A few mornings later, I was summoned in to talk with Jordan. My theory training was coming to an end and it was time for me to review my contract. It was then that I learned that while the job advertisement had listed an annual salary and a 6-day working week model, the contract was self-employed and the pay was 100% commission based. No knockouts, no income. No wonder he was such an incredible motivator! Then, trying to hide my disappointment over being misled, I asked him a question: “As a business owner, how do you personally hold yourself accountable for your staff and clients?”
I was concerned about how he regarded the safety, progression, morale and overall success of a team that he was under no contractual obligation to take care of. When he failed to give an adequate answer, I was left biting my lip. However, I thought back to what I had seen at the “industry event”: sales reps starting conversations with total strangers and handling hundreds of face-to-face rejections in a single day. If nothing else, experiencing the job was a sure-fire way to overcome my fear of rejection; a fear that was holding me back and affecting my confidence as a writer. I tentatively signed and thanked Jordan before quietly challenging myself to work seven days in the field.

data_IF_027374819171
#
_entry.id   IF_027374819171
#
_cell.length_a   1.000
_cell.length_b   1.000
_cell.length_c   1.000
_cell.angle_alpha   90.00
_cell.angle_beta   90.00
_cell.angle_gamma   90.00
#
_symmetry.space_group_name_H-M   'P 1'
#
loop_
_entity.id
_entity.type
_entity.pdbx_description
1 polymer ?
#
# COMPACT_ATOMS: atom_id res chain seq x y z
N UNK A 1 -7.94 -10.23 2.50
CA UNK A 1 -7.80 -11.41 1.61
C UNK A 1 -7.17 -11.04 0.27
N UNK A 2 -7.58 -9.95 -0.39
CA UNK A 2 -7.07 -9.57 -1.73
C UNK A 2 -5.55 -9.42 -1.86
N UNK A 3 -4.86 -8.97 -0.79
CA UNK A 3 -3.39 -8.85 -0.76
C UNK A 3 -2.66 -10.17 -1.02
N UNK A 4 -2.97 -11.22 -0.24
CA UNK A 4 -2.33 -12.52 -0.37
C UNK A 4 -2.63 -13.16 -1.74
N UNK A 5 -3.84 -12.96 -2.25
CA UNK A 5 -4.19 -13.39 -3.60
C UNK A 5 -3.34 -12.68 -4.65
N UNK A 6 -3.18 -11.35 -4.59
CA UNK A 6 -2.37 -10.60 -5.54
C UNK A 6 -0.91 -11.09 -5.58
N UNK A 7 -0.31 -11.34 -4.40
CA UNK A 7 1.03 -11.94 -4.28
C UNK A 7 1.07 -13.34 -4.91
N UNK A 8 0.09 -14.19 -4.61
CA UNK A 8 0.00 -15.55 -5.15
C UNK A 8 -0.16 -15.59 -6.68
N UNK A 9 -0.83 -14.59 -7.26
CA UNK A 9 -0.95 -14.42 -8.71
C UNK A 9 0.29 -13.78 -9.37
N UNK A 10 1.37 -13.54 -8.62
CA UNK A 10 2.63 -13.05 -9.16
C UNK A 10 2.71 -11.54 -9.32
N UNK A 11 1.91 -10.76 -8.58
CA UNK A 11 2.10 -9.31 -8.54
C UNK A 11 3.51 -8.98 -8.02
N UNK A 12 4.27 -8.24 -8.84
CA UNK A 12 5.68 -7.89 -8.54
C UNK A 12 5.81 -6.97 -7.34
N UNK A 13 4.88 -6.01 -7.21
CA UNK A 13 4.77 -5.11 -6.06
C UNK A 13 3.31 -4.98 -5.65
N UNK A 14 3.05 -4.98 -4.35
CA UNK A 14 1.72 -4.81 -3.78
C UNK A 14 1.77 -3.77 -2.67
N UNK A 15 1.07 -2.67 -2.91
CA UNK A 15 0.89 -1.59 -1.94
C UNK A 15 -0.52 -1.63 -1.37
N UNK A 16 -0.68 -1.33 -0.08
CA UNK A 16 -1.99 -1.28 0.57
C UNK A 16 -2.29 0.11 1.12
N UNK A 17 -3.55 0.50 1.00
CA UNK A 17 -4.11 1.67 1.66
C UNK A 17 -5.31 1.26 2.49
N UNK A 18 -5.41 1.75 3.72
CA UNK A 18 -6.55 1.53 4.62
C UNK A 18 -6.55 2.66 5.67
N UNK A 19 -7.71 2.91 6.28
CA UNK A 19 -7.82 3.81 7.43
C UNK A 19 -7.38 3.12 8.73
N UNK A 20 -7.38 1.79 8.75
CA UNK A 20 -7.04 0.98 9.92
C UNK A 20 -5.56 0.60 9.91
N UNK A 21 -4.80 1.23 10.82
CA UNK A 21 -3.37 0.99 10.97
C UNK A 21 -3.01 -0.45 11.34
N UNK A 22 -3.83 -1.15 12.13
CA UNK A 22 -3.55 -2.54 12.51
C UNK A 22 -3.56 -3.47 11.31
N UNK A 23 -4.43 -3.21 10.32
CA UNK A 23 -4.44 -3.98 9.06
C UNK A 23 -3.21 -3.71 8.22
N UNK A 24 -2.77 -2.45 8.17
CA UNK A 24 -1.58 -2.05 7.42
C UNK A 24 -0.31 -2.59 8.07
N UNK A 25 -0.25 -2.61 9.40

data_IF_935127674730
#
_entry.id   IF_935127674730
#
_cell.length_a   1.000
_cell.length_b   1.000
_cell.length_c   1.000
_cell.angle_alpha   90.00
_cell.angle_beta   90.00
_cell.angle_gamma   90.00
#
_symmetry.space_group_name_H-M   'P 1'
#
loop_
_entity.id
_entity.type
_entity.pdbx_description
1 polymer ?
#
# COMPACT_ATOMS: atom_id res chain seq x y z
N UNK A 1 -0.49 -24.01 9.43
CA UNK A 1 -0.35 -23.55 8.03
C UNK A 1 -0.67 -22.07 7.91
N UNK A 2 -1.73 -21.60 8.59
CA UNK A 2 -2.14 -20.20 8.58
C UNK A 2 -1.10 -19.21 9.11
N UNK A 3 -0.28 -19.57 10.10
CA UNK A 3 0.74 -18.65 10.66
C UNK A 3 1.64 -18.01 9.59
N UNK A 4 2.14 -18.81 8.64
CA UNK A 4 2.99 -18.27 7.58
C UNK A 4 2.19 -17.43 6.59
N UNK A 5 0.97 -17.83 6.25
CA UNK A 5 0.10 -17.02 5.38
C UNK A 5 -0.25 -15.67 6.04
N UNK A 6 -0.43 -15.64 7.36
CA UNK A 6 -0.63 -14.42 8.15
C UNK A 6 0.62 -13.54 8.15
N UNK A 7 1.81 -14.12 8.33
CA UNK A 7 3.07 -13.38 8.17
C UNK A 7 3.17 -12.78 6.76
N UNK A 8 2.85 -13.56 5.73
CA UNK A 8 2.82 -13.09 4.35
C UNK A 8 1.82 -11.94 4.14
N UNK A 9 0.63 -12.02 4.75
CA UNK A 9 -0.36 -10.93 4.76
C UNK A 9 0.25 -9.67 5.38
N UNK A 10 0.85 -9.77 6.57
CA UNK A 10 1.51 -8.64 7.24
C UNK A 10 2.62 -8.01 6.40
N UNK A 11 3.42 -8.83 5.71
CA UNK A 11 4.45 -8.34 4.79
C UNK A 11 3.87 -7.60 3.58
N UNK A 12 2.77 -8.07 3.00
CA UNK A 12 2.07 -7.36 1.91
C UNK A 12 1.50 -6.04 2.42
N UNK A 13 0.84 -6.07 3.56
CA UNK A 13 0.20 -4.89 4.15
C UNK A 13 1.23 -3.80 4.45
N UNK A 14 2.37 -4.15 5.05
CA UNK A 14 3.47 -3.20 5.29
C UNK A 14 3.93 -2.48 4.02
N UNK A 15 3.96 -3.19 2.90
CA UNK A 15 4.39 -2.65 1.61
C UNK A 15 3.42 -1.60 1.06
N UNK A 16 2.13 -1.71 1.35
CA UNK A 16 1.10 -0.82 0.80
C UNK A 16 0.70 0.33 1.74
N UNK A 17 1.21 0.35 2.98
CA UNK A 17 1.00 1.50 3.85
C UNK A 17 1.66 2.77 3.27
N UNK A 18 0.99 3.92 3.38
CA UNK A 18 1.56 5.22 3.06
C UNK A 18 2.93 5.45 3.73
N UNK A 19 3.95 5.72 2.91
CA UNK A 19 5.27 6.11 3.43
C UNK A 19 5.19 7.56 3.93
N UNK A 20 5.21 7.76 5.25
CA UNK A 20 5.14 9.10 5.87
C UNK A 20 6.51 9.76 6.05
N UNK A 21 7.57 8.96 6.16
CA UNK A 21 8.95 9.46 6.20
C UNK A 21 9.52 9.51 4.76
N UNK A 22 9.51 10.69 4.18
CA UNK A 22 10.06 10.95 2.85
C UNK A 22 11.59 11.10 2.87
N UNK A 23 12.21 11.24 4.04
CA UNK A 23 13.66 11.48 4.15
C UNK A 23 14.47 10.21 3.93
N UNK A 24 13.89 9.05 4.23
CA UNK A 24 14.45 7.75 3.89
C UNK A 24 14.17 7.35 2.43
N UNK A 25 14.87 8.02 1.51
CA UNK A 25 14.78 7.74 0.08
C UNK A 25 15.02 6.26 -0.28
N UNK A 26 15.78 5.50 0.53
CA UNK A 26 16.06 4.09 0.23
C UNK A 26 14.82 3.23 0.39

The Main Event
When the time finally came, I travelled with 3 other sales reps to the street where we would be promoting for the next week. As the sales desk was being set up, frazzled pigeons marched around the square while a group of beat-up old men had set up camp on a bench. Drained bottles of wine rolled against the concrete by their feet as they sang and scrapped with each other while a happy mutt wagged his tail in delight. It was 9.00am and we were posted spitting distance from Poundland, Pound-Stretcher and a We-Buy-Gold-4-Cash store. I was surprised that we had been sent to one of the roughest areas of the city to ask people for money. However, the team reassured me that the beauty of sales statistics is that they always work.
This was more than could be said for the people I spoke to each day; many of them were unemployed and on benefits. New immigrants with limited English were bundled into warm coats. Stoners in poverty swayed over to shake me by the shoulders, offer me beer or talk to me about the healing power of Christ. Every lunchtime, dependant adults in various states of need were taken out into the world by their carers: some staring blankly ahead while others smiled and were eager to talk to me. Vulnerable old people coughed into tissues and struggled forward on crutches only to be interrupted by sales reps who hoped to profit from the Customer Long-term Value that their wrinkles seemed to promise. Despite being new, I was able to start up conversations with more strangers than any of my associates. Despite being frequently dismissed and insulted by those who did not care, I developed a strange pleasure from identifying and politely avoiding the negative people. Either way, many people chose to stop and listen to what I had to say. But the more I talked to them, the less I wanted their money.